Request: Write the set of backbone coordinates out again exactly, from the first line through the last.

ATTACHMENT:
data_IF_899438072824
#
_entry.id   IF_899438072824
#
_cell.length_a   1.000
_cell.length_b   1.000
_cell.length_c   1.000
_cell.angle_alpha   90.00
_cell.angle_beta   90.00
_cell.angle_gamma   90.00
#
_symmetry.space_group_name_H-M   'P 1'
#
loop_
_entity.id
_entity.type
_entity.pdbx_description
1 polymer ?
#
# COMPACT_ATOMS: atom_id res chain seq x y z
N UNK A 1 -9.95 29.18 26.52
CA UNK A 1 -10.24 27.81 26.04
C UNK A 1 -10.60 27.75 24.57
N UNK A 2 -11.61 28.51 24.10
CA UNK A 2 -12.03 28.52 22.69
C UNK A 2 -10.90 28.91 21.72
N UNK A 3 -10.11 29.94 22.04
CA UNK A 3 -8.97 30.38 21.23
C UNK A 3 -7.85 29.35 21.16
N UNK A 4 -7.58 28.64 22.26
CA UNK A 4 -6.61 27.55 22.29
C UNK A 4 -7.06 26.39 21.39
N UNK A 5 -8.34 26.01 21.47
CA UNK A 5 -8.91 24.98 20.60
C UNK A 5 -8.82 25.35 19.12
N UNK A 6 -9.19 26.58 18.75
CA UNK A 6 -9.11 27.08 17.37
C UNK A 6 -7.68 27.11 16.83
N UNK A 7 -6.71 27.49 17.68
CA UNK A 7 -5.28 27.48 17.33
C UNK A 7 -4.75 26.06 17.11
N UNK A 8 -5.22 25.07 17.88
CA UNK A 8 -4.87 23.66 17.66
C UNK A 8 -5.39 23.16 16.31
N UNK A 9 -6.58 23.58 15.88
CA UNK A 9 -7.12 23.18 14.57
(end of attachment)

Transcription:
data_IF_899438072824
#
_entry.id   IF_899438072824
#
_cell.length_a   1.000
_cell.length_b   1.000
_cell.length_c   1.000
_cell.angle_alpha   90.00
_cell.angle_beta   90.00
_cell.angle_gamma   90.00
#
_symmetry.space_group_name_H-M   'P 1'
#
loop_
_entity.id
_entity.type
_entity.pdbx_description
1 polymer ?
#
# COMPACT_ATOMS: atom_id res chain seq x y z
N UNK A 1 -9.95 29.18 26.52
CA UNK A 1 -10.24 27.81 26.04
C UNK A 1 -10.60 27.75 24.57
N UNK A 2 -11.61 28.51 24.10
CA UNK A 2 -12.03 28.52 22.69
C UNK A 2 -10.90 28.91 21.72
N UNK A 3 -10.11 29.94 22.04
CA UNK A 3 -8.97 30.38 21.23
C UNK A 3 -7.85 29.35 21.16
N UNK A 4 -7.58 28.64 22.26
CA UNK A 4 -6.61 27.55 22.29
C UNK A 4 -7.06 26.39 21.39
N UNK A 5 -8.34 26.01 21.47
CA UNK A 5 -8.91 24.98 20.60
C UNK A 5 -8.82 25.35 19.12
N UNK A 6 -9.19 26.58 18.75
CA UNK A 6 -9.11 27.08 17.37
C UNK A 6 -7.68 27.11 16.83
N UNK A 7 -6.71 27.49 17.68
CA UNK A 7 -5.28 27.48 17.33
C UNK A 7 -4.75 26.06 17.11
N UNK A 8 -5.22 25.07 17.88
CA UNK A 8 -4.87 23.66 17.66
C UNK A 8 -5.39 23.16 16.31
N UNK A 9 -6.58 23.58 15.88
CA UNK A 9 -7.12 23.18 14.57